The pandemic. An unemployment crisis. Daily reckonings with police brutality and systemic racism in America.... These days, people of color are experiencing a special need for mental health care. In the next installment of our series, Mental Health Matters, WMRA’s Calvin Pynn spoke with providers in the valley about how they are addressing that need.
Darius Green defended his dissertation on race-based trauma and police violence just weeks before the killing of George Floyd by officers in Minneapolis sparked nation-wide protests.
DR. DARIUS GREEN: Race-based trauma is real, and it’s happening in real time, and we have an obligation and a duty to actually support people that are being affected by this and prevent it from happening in the future.
As both a Black man and a mental health professional early in his career, Green is acutely aware that ongoing racial injustice, coupled with the pandemic, is a collective traumatic experience.
GREEN: A lot of times people think in order for something to be traumatic, you have to directly experience it, but you can also vicariously experience trauma. So, just watching something traumatic or hearing about it that can have an impact on someone, even if it's not like rising to the level of a clinical diagnosis, it's still can impact someone's daily life.
The renewed focus on police brutality has inflamed an already painful year for people of color. The Virginia Department of Health reports that out of the state’s 1,870* (as of mid-July, that number had exceeded 2,000) COVID-related deaths, 24.4 percent have been Black and 11.5 percent have been Latino – as both ethnicities represent a greater percentage of the death rate than they do in Virginia’s population.
Those marginalized communities have been especially vulnerable during the pandemic. Black and Latino communities are at greater risk from possible underlying health conditions, and a disproportionate number of them work in essential -- and often lower-paying -- jobs that place them at higher risk of infection. The pandemic’s consequential stressors such as job loss, financial insecurity and social isolation have had psychological effects as well.
GREEN: In general, it seems to result in like a lot of anxiety and fear and worry about how we're going to adjust to life. For those who maybe lost a job, are we gonna have enough money if this pandemic continues on? If people of color are overrepresented in this group of people who live under the poverty line, they’re also going to have this extra burden of stress in how they are going to weather this storm.
Providers who work with the ARROW Project – it stands for Augusta Resources for Resilience, Opportunity, and Wellness – have seen that impact as they work to extend access to mental health care to marginalized communities in Augusta County. When the pandemic hit the area in March, the everyday pressures of home and work life increased, and many of ARROW's clients put their mental health care on the backburner.
SABRINA BURRESS: There was a lack of urgency I think around counseling because folks were, like, ‘well I gotta figure out how to feed my family, and make sure I have enough toilet paper, and you know understand what’s happening in the larger picture of things, what’s the pandemic going to do to our lives?’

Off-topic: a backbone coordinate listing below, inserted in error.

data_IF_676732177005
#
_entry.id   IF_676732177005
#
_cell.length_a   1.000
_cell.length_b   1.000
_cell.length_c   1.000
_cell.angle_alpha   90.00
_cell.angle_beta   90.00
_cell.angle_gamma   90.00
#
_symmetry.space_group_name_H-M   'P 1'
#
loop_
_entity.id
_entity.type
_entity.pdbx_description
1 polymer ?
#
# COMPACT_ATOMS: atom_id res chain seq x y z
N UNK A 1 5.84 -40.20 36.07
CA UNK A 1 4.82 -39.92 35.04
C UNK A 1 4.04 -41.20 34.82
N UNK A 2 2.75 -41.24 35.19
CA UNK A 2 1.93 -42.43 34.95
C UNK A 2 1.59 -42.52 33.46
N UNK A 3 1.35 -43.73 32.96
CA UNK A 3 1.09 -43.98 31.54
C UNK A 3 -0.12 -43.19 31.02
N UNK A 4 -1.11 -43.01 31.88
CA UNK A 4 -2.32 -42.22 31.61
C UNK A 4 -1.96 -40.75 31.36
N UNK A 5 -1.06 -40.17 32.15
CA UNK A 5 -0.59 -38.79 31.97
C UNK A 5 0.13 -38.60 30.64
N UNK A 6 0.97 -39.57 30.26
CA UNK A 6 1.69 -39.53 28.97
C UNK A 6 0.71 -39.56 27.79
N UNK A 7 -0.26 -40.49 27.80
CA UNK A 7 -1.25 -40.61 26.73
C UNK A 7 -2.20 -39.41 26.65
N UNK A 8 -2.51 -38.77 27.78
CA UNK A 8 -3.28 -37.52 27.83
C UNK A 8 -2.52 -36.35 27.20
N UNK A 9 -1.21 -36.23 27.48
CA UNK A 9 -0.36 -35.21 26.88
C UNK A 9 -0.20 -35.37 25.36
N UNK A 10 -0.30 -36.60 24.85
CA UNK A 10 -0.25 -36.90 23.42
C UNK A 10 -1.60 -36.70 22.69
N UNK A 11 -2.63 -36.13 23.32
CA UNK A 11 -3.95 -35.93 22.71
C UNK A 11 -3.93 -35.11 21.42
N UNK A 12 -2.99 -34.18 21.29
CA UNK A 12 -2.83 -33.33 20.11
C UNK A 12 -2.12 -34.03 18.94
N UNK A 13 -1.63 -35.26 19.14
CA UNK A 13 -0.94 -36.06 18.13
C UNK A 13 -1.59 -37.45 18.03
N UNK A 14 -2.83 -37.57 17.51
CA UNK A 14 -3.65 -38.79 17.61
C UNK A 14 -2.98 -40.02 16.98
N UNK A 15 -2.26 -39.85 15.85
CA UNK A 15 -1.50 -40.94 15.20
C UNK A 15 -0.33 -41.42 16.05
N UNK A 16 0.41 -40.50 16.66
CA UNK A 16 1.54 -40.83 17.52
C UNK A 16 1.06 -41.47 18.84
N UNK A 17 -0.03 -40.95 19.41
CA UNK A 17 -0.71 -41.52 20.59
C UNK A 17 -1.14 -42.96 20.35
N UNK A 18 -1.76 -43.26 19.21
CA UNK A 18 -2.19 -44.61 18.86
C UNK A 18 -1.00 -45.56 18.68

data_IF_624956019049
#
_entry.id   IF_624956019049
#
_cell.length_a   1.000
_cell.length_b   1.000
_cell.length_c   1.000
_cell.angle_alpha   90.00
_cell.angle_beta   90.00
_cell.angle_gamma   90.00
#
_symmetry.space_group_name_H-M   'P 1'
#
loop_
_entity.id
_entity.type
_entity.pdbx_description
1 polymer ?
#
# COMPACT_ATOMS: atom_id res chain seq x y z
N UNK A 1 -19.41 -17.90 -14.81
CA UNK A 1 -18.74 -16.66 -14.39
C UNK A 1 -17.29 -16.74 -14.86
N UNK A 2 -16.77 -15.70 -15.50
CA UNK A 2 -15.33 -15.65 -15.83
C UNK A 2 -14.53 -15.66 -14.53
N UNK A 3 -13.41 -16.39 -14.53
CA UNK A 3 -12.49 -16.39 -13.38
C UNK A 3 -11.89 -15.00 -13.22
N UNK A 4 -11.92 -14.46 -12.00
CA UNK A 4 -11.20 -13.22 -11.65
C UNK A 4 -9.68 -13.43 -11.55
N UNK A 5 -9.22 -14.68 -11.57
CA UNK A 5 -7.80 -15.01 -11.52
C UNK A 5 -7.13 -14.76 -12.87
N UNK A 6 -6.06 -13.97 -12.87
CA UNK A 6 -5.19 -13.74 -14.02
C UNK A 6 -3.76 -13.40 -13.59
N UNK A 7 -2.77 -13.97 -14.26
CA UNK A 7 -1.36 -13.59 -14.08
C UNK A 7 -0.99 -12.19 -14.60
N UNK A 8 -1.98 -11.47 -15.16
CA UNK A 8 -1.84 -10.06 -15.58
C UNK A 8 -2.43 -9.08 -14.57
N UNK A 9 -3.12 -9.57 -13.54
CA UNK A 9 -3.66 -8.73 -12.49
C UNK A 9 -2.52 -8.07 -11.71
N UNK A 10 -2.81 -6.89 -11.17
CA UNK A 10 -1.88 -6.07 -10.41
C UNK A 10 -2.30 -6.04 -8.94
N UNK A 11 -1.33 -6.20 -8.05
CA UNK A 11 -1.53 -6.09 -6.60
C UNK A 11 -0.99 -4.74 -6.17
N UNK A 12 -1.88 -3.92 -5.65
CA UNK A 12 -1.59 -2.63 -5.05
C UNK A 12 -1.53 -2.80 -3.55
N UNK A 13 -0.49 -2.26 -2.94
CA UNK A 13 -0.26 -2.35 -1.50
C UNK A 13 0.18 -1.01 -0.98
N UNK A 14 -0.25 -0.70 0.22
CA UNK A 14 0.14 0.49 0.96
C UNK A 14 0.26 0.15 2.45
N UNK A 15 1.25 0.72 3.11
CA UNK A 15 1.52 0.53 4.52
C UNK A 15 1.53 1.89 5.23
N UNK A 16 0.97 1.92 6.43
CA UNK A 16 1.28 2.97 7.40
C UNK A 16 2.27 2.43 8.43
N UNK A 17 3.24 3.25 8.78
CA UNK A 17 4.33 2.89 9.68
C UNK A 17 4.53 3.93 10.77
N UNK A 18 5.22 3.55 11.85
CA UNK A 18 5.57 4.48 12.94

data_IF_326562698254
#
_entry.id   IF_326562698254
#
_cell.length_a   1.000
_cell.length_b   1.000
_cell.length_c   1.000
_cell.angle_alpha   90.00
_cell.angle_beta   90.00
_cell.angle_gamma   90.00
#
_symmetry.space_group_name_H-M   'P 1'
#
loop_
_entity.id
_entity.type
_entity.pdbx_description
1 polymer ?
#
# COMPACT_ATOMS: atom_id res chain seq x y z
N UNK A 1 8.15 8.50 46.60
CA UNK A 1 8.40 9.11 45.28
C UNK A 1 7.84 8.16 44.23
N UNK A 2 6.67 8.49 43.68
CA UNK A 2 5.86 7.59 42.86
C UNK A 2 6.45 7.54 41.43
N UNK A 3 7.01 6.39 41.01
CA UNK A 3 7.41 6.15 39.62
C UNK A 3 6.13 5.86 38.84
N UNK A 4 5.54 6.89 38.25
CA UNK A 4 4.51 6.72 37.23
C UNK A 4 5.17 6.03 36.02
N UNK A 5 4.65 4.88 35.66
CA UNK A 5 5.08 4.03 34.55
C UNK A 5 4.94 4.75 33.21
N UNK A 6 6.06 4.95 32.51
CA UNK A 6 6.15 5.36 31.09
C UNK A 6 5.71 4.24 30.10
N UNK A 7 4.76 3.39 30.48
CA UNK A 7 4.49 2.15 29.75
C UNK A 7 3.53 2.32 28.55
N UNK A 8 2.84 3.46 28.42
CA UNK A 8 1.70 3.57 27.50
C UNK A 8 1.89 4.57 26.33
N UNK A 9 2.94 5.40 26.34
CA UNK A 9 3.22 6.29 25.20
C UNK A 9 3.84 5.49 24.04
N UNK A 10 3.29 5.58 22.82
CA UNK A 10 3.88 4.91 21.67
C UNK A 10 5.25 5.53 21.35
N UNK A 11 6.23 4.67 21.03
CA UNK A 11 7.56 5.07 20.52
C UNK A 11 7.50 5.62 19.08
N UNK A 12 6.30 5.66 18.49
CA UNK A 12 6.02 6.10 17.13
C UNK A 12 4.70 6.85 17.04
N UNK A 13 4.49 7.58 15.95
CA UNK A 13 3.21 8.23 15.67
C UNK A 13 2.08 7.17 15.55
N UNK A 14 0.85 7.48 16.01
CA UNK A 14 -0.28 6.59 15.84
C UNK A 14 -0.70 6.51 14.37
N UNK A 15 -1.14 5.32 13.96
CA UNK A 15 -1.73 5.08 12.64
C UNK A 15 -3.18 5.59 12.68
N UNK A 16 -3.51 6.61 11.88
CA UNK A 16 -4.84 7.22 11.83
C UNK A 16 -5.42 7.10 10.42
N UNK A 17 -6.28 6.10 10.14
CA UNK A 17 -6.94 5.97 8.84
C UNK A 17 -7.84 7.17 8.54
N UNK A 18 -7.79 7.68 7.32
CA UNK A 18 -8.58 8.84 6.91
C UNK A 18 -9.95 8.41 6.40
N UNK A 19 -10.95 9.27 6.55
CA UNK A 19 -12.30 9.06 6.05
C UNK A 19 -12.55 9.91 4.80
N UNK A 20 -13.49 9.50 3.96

Sabrina Burress is the co-founder and executive director of the ARROW Project. When the pandemic began, the number of clients decreased to three or fewer referrals per week, but as the months passed and the number of COVID-19 cases surged, Burress said referrals also surged to five to seven per week.
BURRESS: Five to seven referrals is amazing because I think folks are starting to recognize that we need some support to get through this.
Another issue complicates therapy for people of color -- a lack of mental health providers of color in the Valley. According to data from the American Psychological Association, less than two percent of their members are Black or African American.
Community Health Needs Assessments conducted by both Sentara RMH and Augusta Health have also shown a need in the Valley for better access to mental health care and a culturally-attuned focus on trauma. Charles Shepard, the ARROW Project’s co-founder, said it’s been a priority to hire a diverse clinical staff.
CHARLES SHEPARD: We want clients in our area to have the opportunity to speak with somebody who is more likely to have a similar lived experience to them, to look like them, to talk like them. That eases all sorts of pressures.
Aside from social stigmas surrounding mental health care, Darius Green said that it’s important for people of color to have access to counselors who understand their client’s experience and don’t require the full context.
GREEN: Some people of color don’t want to have to retell every single aspect of their experience, they don’t want to have to have to explain what racism is on an interpersonal and systemic level.
Burress described recent events – especially greater national attention to police killings of Black people -- as the reopening of a gaping wound. As both a counselor and a Black woman, she has advised her clients to not completely shoulder the burden of addressing racism.
BURRESS: In this moment, it’s so heavy and you can’t turn away from it, so what we are telling our clients - particularly clients of color – is that it’s okay to not be okay, and to ask for moments of rest, and to not feel burdened, with teaching those around us – particularly our white allies who want to learn and do better. It’s okay to say I’m not able to teach you this right now, because we are experiencing our own trauma surrounding this.